With each passing year, the government owes private schools the reimbursements for students taken in free of cost under the Right to Education (RTE) Act. The amount has racked up to around a crore for some schools, with several school associations alleging Rs 1,200 crore is due in total.
“Last year, we received the RTE reimbursement for the academic years 2016-17 and 2017-18,” says Anushka Pradhan, head of primary at Gyan Kendra school in Andheri. The school takes in 52 new students from financially and socially weaker backgrounds with the promise of a free education till the eighth grade every year: the entire 25% quota that private unaided schools are meant to reserve under the RTE Act, 2009. The government, in turn, is supposed to reimburse the schools for the fees of these students. “But after that, we haven’t received anything. We’re owed almost Rs 88 lakh.”
Other schools are in similar situations, staring at years’ worth of unpaid RTE reimbursements.
A trustee of the St. Anthony’s Convent Higher Secondary School in Badlapur says they’ve received two RTE reimbursements, of Rs 5 lakh and 4 lakh respectively. Over Rs 89 lakh still remains, accumulated over 6 years.
Repercussions on education
“This year’s fees will be paid in the middle of next year, but there’s no exact timeline,” says Mohammed Rafique Siddiqui, principal and chairman of the Holy Mother English School, Malad. The school located in slums catering to resident children. It is not the first choice for parents, resulting in many of the 25% reserved seats staying vacant until a year ago. This has changed in the current year, with 40 students enrolled under RTE in the school.
The fewer students and the low fees, Rs 400 per month, mean the backlog for Rafique’s school isn’t as large. Still, the lack of cash inflow hurts.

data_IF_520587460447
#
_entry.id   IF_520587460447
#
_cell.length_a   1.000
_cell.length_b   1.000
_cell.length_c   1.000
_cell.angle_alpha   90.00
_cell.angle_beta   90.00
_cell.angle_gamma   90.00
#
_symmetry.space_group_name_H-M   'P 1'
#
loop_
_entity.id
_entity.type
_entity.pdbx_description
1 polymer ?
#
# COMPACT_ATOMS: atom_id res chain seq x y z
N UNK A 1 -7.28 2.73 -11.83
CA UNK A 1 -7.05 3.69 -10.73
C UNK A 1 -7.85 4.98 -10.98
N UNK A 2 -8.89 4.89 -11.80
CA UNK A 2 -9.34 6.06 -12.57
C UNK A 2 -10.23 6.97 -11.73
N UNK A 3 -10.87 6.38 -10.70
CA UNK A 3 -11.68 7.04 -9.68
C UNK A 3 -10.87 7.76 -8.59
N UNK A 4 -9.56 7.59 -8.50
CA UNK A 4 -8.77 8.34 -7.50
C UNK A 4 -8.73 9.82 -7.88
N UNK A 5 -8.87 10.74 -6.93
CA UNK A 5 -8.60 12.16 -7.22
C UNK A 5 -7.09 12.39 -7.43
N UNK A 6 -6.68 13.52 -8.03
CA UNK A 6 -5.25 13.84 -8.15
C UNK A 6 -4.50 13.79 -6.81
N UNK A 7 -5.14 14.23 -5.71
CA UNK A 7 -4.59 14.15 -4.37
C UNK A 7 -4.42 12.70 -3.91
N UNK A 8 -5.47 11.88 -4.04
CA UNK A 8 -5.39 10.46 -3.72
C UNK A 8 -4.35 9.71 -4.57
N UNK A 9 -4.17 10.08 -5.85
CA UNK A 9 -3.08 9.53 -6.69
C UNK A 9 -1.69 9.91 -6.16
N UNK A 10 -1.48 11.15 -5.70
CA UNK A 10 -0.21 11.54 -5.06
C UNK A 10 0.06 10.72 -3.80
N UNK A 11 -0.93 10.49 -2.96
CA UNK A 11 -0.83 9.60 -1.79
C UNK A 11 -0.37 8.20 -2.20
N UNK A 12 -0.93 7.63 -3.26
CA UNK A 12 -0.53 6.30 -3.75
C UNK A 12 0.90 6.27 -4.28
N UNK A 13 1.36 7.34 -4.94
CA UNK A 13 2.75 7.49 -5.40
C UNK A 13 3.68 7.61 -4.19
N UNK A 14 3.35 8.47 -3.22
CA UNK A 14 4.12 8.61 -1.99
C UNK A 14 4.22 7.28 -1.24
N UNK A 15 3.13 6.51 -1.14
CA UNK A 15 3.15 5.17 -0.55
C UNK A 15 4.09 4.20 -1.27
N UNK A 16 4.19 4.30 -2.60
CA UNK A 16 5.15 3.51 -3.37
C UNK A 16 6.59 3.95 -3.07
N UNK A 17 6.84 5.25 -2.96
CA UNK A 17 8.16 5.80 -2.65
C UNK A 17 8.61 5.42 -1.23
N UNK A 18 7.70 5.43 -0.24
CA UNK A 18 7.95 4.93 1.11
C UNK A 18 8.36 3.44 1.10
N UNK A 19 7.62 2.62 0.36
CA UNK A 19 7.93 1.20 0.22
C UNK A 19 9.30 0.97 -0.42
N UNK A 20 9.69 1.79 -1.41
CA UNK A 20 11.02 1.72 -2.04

The government’s allocation for RTE
In the assembly’s winter session, the state education minister, Deepak Kesarkar, announced a Rs 200 crore provision for RTE reimbursements. The Central and state government split the contribution 60:40, with the amount per student reduced from Rs 17,600 to Rs 8,000 during the pandemic. There are around 9,000 RTE schools in the state. School associations complained that over Rs 1,200 crore is pending. It is unlikely that the amount will suffice.
Sharad Gosavi, director of primary education in the state, assures that the schools will get the reimbursement as and when the government approves the amount. “Rs 84 crore has already been distributed. The remining Rs 116 crore will come in a few days, and it will then be distributed to the districts,” he says.
“Schools also have to be prompt in sending the proposals for the RTE reimbursement. Some districts are lagging in this regard,” he adds. Post the payment to the schools, the central government reimburses the state government 60% of the expenses.
Aslam Shaikh, member of the RTE verification committee, alleges that the non-repayment of the RTE reimbursement fees leads to schools not taking RTE students, either by not registering or by applying for minority status. Of the 674 unrecognised schools in the state, 239 are in Mumbai. This runs the risk of reducing the pool of seats RTE students can choose from.
Sharad denies this is happening, as the RTE Act mandates registration regardless of the fee payment. This year, already 8,000 schools have registered for RTE. As for changing to being a minority school, he replies, the checks and balances in the process ensure only those that meet the criteria are able to make the change.
“The most important thing is that the school does not distinguish or discriminate between the regular and RTE students,” says Anushka, adding that they have parents on the waiting list requesting a place in their school. This is no mystery, as the number of applicants for seats under RTE is more than double the number of seats available.
Ways of coping
“As this is related to the government, delays are always expected and accepted,” says Rafique. “We will get the fees, but it will take time.” Keeping the delays in mind, schools have had to find ways to deal with the shortage of capital.
Rafique’s school, for instance, uses the eventual reimbursement for development and infrastructure needs instead of scheduling the salaries of teachers from it. “We have the amount in the back of our minds as preserved with the government, and when we get it, we will use it for other purposes.”
Gyan Kendra school too makes do with the fees they receive from other students. In some cases, however, as in St Anthony’s, the fees for other students are hiked to make up for the amount. They are also helped from clubs and donations.
In absence of any clarity regarding the RTE reimbursements, schools authorities are looking at another academic year without adequate funds.